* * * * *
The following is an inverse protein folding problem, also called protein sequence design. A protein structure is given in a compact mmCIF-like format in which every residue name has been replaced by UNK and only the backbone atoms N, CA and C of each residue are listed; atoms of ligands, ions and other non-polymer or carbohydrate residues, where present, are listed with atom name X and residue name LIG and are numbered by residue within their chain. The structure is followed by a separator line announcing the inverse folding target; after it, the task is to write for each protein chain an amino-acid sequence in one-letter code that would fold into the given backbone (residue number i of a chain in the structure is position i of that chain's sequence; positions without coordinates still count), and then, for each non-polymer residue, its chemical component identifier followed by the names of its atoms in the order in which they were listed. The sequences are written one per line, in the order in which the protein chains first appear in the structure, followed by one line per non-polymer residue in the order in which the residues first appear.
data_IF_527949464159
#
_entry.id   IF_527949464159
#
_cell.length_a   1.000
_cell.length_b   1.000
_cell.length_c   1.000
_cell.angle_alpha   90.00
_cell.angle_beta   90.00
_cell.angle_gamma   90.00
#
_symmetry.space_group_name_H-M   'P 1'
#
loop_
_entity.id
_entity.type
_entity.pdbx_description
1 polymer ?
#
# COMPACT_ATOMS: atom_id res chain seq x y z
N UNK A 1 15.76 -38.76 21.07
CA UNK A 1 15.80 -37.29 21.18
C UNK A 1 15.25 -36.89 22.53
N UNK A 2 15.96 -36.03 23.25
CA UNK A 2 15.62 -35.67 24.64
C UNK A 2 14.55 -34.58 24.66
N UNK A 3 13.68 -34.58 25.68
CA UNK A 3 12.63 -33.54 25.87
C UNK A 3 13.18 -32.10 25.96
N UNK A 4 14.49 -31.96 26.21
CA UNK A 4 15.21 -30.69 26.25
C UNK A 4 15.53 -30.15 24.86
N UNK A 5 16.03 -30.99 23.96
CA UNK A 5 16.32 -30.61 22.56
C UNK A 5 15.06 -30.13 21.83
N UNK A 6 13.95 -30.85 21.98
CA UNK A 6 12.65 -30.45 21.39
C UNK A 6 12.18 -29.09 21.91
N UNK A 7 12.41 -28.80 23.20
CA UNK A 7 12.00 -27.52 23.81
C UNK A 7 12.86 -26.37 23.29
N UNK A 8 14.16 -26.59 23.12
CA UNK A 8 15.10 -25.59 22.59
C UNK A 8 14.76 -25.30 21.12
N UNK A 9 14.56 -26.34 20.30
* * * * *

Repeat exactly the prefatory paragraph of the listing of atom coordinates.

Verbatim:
The following is an inverse protein folding problem, also called protein sequence design. A protein structure is given in a compact mmCIF-like format in which every residue name has been replaced by UNK and only the backbone atoms N, CA and C of each residue are listed; atoms of ligands, ions and other non-polymer or carbohydrate residues, where present, are listed with atom name X and residue name LIG and are numbered by residue within their chain. The structure is followed by a separator line announcing the inverse folding target; after it, the task is to write for each protein chain an amino-acid sequence in one-letter code that would fold into the given backbone (residue number i of a chain in the structure is position i of that chain's sequence; positions without coordinates still count), and then, for each non-polymer residue, its chemical component identifier followed by the names of its atoms in the order in which they were listed. The sequences are written one per line, in the order in which the protein chains first appear in the structure, followed by one line per non-polymer residue in the order in which the residues first appear.